Independent Investigation of Truth – A Baha’i case of HYPOCRISY!

I googled the phrase “independent investigation of truth” after remembering that it was supposed to be a basic teaching of the Baha’i Faith. Among the references I found on the internet, was this:


[[[The Independent Investigation of Truth

Baha’u’llah emphasizes the fundamental obligation of human beings to acquire knowledge with their “own eyes and not through the eyes of others.” One of the main sources of conflict in the world today is the fact that many people blindly and uncritically follow various traditions, movements, and opinions. God has given each human being a mind and the capacity to differentiate truth from falsehood. If individuals fail to use their reasoning capacities and choose instead to accept without question certain opinions and ideas, either out of admiration for or fear of those who hold them, then they are neglecting their basic moral responsibility as human beings. Moreover, when people act in this way, they often become attached to some particular opinion or tradition and thus intolerant of those who do not share it. Such attachments can, in turn, lead to conflict. History has witnessed conflict and even bloodshed over slight alterations in religious practice, or a minor change in the interpretation of doctrine. Personal search for truth enables the individual to know why he or she adheres to a given ideology or doctrine.

Bahá’ís believe that, as there is only one reality, all people will gradually discover its different facets and will ultimately come to common understanding and unity, provided they sincerely seek after truth. In this connection, ‘Abdu’l-Bahá said:

Being one, truth cannot be divided, and the differences that appear to exist among the many nations only result from their attachment to prejudice. If only men would search out truth, they would find themselves united.

[[[I believe that many Baha’is don’t investigate the claims of Christianity fairly because they uncritically accept what the Central Figures and Shoghi Effendi said about it. Shoghi Effendi said that Christ was born of a Virgin, so Baha’is believe it. If he had said he wasn’t, then they wouldn’t. Abdu’l-Baha said that Christ was speaking figuratively when he called himself the bread of heaven, so Baha’is believe him. And then Baha’is tell us Christians that we should investigate the truth for ourselves instead of blindly accepting what our “religious institutions” tell us. Sounds like the pot calling the kettle black.

How do you know that a book of Baha’i history is accurate? Because it was published by a Baha’i Publishing Trust? That’s not independent investigation of truth.

How do you know that when a Baha’i author says Baha’u’llah fulfilled a particular prophecy from some religion, that he is both quoting the prophecy accurately and reporting the event in Baha’u’llah’s life accurately? Because the author is a respected Baha’i? That’s not independent investigation of truth.

When I was a Baha’i, one of my favorite books was Portals to Freedom. My perception of Abdu’l-Baha was therefore partly dependent upon Howard Colby Ives. In other words, it wasn’t independent. This example can be multiplied a hundredfold – for Taherzadeh, for Ruhe, for Esslemont, etc.]]]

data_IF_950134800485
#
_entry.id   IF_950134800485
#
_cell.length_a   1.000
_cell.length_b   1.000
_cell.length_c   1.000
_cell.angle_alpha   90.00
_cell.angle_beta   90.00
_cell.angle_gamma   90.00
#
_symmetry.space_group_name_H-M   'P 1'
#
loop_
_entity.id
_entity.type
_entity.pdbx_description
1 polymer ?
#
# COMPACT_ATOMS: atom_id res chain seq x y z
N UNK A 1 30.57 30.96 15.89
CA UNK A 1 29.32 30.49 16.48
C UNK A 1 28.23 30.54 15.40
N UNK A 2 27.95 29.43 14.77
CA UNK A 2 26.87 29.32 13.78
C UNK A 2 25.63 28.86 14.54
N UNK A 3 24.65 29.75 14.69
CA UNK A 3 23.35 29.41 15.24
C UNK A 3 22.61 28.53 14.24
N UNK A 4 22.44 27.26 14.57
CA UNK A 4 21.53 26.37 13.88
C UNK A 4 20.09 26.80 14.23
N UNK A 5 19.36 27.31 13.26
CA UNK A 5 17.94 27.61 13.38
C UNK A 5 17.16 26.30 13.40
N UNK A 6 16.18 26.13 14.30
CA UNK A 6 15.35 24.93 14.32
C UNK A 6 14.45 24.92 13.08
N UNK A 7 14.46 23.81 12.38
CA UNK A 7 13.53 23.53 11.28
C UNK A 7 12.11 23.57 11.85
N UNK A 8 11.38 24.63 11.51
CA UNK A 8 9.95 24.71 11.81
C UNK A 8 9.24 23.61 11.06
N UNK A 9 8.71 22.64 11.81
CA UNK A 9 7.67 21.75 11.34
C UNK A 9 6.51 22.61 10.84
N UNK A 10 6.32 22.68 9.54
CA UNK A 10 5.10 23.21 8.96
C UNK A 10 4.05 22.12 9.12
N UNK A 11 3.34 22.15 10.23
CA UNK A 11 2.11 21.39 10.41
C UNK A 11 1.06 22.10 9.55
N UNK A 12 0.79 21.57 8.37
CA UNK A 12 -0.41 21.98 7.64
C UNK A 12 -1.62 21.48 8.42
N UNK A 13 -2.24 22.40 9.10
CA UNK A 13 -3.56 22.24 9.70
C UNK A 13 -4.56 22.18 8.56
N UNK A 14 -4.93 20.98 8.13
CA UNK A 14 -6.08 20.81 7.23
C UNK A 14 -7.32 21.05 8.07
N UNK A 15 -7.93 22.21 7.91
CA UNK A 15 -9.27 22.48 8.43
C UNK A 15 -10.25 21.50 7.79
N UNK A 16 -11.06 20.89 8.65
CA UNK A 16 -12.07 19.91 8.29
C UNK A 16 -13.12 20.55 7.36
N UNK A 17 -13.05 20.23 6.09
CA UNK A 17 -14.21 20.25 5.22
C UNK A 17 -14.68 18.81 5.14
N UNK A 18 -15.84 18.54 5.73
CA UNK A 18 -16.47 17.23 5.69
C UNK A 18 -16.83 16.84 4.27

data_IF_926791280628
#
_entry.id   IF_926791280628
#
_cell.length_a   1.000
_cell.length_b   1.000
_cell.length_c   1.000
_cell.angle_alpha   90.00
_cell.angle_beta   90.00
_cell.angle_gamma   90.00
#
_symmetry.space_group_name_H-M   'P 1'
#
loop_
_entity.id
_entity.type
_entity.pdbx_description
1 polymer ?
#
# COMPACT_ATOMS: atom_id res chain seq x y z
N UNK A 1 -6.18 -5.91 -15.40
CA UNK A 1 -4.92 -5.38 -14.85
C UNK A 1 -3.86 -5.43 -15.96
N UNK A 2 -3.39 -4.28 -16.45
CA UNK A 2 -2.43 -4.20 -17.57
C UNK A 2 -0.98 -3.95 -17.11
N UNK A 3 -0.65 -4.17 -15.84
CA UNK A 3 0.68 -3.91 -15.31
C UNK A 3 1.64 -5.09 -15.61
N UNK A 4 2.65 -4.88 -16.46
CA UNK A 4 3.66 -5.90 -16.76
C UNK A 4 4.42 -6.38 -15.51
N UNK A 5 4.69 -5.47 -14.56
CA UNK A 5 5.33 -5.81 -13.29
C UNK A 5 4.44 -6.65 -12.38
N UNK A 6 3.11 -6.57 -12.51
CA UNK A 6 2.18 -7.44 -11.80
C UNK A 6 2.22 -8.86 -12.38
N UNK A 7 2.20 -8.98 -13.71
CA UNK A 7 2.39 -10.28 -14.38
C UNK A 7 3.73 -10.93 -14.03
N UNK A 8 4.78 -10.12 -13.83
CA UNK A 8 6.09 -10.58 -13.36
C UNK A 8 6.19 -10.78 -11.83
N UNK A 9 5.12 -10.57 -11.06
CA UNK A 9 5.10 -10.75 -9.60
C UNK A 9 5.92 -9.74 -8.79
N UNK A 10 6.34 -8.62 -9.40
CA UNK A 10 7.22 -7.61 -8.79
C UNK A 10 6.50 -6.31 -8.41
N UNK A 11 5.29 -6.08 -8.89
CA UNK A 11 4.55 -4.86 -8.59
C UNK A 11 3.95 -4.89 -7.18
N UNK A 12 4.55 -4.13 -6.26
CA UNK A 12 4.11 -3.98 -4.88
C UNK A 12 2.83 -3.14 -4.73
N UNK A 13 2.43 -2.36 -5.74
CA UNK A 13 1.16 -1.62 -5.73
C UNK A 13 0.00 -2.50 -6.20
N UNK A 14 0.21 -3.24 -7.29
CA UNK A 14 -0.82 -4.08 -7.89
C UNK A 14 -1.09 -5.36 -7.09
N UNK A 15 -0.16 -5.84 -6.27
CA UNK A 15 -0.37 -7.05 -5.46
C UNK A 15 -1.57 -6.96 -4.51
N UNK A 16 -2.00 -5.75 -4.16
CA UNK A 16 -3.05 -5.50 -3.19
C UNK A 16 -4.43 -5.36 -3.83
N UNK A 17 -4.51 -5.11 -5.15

I once knew a Baha’i family in which the teenage daughter raised within it never took part in any Baha’i activities. So I was impressed that she felt free to reject her parents’ faith without losing her parents’ love. At the same time, however, I wondered why she would not want to follow a faith as wonderful as that of her parents. After I deconverted from the Faith in 2004, I finally figured out that the girl must have done that “independent investigation of truth” but it had led her away from that Faith, as it would me eventually. This is evidence enough that the Baha’i teachings are flawed and contradictory. Ironically, children raised in the Faith who DO accept it are not necessarily doing so after investigating other options and rejecting most of them, since in all the years I was Baha’i, I saw no examples of Baha’i children being encouraged to visit other religions’ houses of worship, though they certainly were not forbidden to do so either (though I found it interesting that they had services every Sunday, as if they were competing directly with Christian churches. Baha’i teachings do NOT require any Sunday services.)  But at the Unitarian Universalist church I attend now, the youth there ARE taken to other churches as part of their Sunday School lessons.

But it is even worse, since faithful Baha’is are absolutely required to shun “Covenant-breakers”, those who claim to be Baha’i but reject the current Baha’i leadership. Any Baha’i who associates with such people, who are said to have a deadly spiritual disease, is also subject to being declared a Covenant-breaker. How can the principle of independent investigation of truth be upheld in this case? One thing that is not widely known about the Faith is that most of the relatives and descendants of Baha’u’llah were declared Covenant-breakers simply for not blindly following the absolute authority of Abdu’l-Baha and Shoghi Effendi! The family of Baha’u’llah was torn apart by the claims of the leadership of the Faith to be infallible. Since these must have been the people who knew those leaders best, one would have expected them to be the most loyal members of the Faith……unless they KNEW how flawed those leaders’ actual characters were!

For children raised in the Baha’i Faith, the issue of independent investigation of truth does not really apply to them, since they are assumed to have the truth already. Rather, that principle is taught to “seekers” (non-Baha’is who are learning about the Faith) to entice them to read more Baha’i propaganda and be seduced by it. Such duplicity must be exposed and debunked, hence my writing this.

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